In May 2018, the internet’s disconnected corners closed in on Grimes and Elon Musk. Worlds collided when the unlikely couple—one, a beloved indie darling; the other, a plutocrat tech tycoon—debuted their new relationship on the Met Gala red carpet. For the next few days, the pop culture discourse included people who like music and people who like space, Grimes megafans and Elon aspirants, those who didn’t care about either party but felt compelled to participate anyway. Horny Reddit nerds asked, “Who’s Elon Musk’s hot goth gf?” My dad emailed me, “Didn’t know Grimes was dating Elon. Fascinating.” Grimes’s camp was divided between amused supporters and disappointed anti-Muskers reminding the singer that her Twitter bio once read “anti-imperialist.” Elon advocates were bemused, but ultimately encouraging (there is some crossover between Elon advocates and Redditors).
This kind of tabloidy attention was new for Grimes. Ten years ago, Claire Boucher’s noisy goth-pop tinkering made her an underground luminary of Myspace and Montreal. The scope of Grimes’s stardom began to expand with each new album—Geidi Primes and Halfaxa in 2010, followed by her 2012 breakthrough Visions—in a trajectory so gradual and subtle that she became a household name right under fans’ noses. (That is, if your household reads Pitchfork.) 2015’s incredible Art Angels rendered Grimes untouchable by critics’ standards. She was followed with an almost protective sense of admiration, a shield of praise. But as the artist revealed more of herself, the quirky blog-born icon vanished. Longtime followers witnessed the dismantling of their relatable genius figure, the hometown hero and internet friend—they were losing control.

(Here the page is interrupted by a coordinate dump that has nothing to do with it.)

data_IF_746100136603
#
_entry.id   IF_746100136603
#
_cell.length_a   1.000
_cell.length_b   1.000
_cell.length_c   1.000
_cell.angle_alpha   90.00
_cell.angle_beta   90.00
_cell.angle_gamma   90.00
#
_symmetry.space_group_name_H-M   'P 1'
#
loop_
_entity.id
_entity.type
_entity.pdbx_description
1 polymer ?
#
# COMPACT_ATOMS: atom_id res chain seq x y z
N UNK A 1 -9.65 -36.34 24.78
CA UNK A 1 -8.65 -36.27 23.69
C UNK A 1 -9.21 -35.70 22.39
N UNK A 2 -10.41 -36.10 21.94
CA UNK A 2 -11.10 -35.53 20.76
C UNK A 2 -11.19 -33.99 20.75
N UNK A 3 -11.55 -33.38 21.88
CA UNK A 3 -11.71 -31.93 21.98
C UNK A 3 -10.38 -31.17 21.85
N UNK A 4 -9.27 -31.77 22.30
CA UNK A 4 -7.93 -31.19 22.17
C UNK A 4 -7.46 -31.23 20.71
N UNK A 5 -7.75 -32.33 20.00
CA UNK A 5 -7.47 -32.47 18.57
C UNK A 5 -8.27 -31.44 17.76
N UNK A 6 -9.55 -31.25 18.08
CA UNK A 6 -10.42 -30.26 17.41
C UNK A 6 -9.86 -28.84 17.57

Grimes’s fifth album, Miss Anthropocene, released last Friday, is about idolatry during the apocalypse, when fandom looks like worship and pop stars are expected to act accordingly. The ethics of stardom become murky when you consider the chaos it overshadows—systemic oppression, climate disaster, a country careening toward dictatorship. The pop star is no longer just an entertainer. She’s an activist. For years, people begged Taylor Swift to use her platform to speak on political issues until someone on her management team decided that recognizing the gay community might be good for marketing. But Grimes does the opposite of virtue signaling; she milks controversy, defending capitalism and welcoming our AI overlords. She seemed to be poking fun at pop wokery when she announced Miss Anthropocene last year with a singular goal: “I want to make climate change fun.”
Grimes’s public persona is marked by heavy air quotes. Everything she says calls for a grain of salt or a generous sense of humor—a “de-aged digital clone” baby named War Nymph, “experimental” (fake) eye surgery that eliminates blue light from your vision, whatever’s going on here. “I think I’ll kill ‘Grimes’ soon,” she told the Wall Street Journal in March 2019. “It will be a public execution followed by—by something else. I shouldn’t say yet.” It’s unclear whether Miss Anthropocene is Grimes’s funeral. But if it is, Grimes didn’t kill Grimes, she died of natural causes. The album doesn’t deal with climate change so much as it is infected by it. Doom reverberates in canned screams and chainsaw guitars. It lingers around dusty acoustics and pulses with video game bloops. The earth is burning and the ghost of Grimes is dancing on its ashes.